Binaural Audio

This Text is an excrept of a Research Document that is downloadable from the following link:



Binaural Audio Project


An example of the synthesized audio can be heard (with headphones) here:

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Binaural Audio techniques use three major factors to synthesize spatialized sounds, that are later listened through headsets.


Air pressure travels across the air and takes some time to arrive at each ear. This time is given by the speed of sound and the distance sound has to travel to either ear. For instance if the sound is on the right hand side of the listener, the sound pressure will arrive first at the right ear and after a few moments it will also reach the left ear; sound had to travel around the head. Thus a dime or phase difference is accounted as a significant cue for the brain to know where the sound is coming from.

It is important to notice that these ITDs are useful when synthesizing sound only to a certain degree, as different frequencies´ wavelengths yield to alias interpretation problems; frequencies that have a wavelenght that is equal or larger than the head´s diameter are confusing.

Figure 4 – Modelled head with parameters to measure time difference (12).

ITD being an inefficient cue for determining the sound localization of a source is no longer a problem when a broadband and/or non periodic sound is played to the listener because it carries more information that can be used to describe where de source is on space.


Altogether ITDs, ILDs are vital to locate a given sound source in space, because it is a cue which tells how far an object is or which ear is closer to that source. In opposition to the cue treated above, ILD is more efficient at higher frequencies, as their loudness is altered by the shadowing effect of the head. In other words, when a sound has a low frequency component, the air pressure is well distributed around the head, because the head is smaller or shorter than the sound’s wavelength, whereas the head interferes with high frequency sound wavelengths and their movement towards the farthermost ear of the listener, as depicted on the next figure. 

Figure 5  – Waveforms of low and high frequencies, and shadowing effect .

So for pure tones at low frequencies it is hard to tell where the sound is coming from, as the level difference is quite small, whereas above the threshold in which the wavelength starts to suffer from the size of the head, this shadowing effect becomes more evident, causing more notable level differences between ears.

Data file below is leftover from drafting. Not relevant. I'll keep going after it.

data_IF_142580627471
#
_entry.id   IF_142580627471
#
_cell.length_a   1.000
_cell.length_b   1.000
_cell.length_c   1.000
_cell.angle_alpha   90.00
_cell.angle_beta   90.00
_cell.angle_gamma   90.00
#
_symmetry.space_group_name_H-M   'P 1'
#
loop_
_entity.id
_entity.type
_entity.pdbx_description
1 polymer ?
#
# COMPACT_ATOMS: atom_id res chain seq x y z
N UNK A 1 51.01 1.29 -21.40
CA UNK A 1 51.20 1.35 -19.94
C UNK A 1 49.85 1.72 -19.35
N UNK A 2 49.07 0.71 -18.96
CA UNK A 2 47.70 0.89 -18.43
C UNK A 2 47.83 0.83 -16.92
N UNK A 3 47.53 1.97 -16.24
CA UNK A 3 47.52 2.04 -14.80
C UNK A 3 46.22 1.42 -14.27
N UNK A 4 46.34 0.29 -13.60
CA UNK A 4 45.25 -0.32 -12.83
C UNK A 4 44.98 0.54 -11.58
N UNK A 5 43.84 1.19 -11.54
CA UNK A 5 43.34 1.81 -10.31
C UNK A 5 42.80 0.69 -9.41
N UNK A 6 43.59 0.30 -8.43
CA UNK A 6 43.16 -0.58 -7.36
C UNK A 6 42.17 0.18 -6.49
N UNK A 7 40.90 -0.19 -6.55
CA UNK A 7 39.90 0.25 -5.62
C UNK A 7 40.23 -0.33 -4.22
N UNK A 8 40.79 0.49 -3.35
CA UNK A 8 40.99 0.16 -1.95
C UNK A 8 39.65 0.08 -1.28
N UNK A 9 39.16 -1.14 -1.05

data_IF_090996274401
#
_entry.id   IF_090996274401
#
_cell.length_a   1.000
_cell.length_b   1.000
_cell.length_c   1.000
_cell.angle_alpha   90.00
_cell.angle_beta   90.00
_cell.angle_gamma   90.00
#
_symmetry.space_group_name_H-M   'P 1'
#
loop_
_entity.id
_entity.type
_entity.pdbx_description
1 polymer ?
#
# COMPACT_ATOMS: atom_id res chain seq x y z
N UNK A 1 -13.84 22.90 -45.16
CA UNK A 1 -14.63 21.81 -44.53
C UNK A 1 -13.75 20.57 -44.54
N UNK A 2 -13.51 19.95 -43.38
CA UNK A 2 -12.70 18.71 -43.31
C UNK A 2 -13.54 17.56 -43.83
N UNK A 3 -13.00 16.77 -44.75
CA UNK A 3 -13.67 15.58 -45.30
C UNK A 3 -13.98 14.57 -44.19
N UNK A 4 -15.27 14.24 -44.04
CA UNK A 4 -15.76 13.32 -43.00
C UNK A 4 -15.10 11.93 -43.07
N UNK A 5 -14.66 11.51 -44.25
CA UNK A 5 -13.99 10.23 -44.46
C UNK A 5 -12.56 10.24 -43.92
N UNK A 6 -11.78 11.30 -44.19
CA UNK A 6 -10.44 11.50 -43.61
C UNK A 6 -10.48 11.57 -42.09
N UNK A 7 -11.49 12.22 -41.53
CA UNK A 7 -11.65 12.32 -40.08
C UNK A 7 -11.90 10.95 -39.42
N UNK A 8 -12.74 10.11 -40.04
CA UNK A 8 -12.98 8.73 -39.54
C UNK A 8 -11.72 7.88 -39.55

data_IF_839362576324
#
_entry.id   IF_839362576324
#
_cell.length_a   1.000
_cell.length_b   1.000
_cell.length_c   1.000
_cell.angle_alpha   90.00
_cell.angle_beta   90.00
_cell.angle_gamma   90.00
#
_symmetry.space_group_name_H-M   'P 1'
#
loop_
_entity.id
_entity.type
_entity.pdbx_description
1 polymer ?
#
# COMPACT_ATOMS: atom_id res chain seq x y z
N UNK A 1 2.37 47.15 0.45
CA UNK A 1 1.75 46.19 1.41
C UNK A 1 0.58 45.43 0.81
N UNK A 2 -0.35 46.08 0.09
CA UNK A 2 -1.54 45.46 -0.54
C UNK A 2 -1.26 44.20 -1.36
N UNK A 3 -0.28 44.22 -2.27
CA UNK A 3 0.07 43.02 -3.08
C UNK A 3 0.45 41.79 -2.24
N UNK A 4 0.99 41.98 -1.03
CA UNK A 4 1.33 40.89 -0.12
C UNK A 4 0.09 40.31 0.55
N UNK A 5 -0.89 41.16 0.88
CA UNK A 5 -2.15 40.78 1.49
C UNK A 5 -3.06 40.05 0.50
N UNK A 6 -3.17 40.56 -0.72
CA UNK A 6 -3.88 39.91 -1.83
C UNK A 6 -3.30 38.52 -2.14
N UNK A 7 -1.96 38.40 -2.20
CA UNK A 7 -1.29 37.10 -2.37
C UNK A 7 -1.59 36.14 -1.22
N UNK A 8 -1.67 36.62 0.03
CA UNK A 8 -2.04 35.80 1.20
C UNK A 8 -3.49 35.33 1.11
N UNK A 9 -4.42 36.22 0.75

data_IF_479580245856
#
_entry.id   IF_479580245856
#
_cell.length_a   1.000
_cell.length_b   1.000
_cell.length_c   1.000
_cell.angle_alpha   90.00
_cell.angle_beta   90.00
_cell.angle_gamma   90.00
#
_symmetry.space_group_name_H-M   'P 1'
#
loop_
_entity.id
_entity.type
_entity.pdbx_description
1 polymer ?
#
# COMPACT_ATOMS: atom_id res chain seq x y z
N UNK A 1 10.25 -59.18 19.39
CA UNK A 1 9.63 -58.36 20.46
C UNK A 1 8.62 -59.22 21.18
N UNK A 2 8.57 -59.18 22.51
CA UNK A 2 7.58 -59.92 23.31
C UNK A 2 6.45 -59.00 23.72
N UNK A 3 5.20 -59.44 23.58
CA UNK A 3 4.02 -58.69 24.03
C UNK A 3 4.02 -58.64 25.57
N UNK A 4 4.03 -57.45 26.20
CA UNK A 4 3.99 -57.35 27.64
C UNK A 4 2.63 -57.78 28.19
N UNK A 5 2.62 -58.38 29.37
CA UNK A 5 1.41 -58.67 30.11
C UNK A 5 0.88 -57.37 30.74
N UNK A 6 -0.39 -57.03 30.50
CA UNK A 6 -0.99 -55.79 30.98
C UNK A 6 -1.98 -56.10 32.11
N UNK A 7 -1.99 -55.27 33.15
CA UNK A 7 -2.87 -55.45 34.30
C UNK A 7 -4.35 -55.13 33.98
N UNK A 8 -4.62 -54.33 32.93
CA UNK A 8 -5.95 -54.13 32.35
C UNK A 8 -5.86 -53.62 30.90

These two interaural differences working together give us very useful information about the distance, and origin of the sound source we are listening to, but still when synthesizing 3D audio they are not sufficient to create an appropriate virtual auditory illusion; it takes more modifications on the sound as stated in the next section.


If only ITD and ILD are used to synthesize a sound a lateralization rather than a virtual spatialization is obtained, as the sound perceived through headsets appears to move just from one ear to the other within the listener’s head (12).  This means that there is still more to know in order to create a credible auditory illusion. This is accomplished by the introduction of the filtering and reverberant effect of the listener’s physiognomy on the sound that arrives at either ear.

At this point it can be thought of a frequency response effect of the body on the sound, that depends on the direction the sound is coming from. So a frequency domain filter fits in here to simulate the effect of this physiognomy. These types of filters are called Head Related Transfer Functions (HRTFs) and they contain information of how frequencies approaching either ear on this type of system are affected and suppressed/busted. HRTF’s are defined as

HRTF = output(recorded sound at binaural microphones) /  input (original testing sound)

a ratio that shows the proportion of the input and output of the system.

12. STERN, R. M., WANG, DeL. and BROWN, G. Binaural Sound Localization. [book auth.] DeL. WANG and G. BROWN. Computational Auditory Scene Analysis. New York : Wiley/IEEE Press. , 2006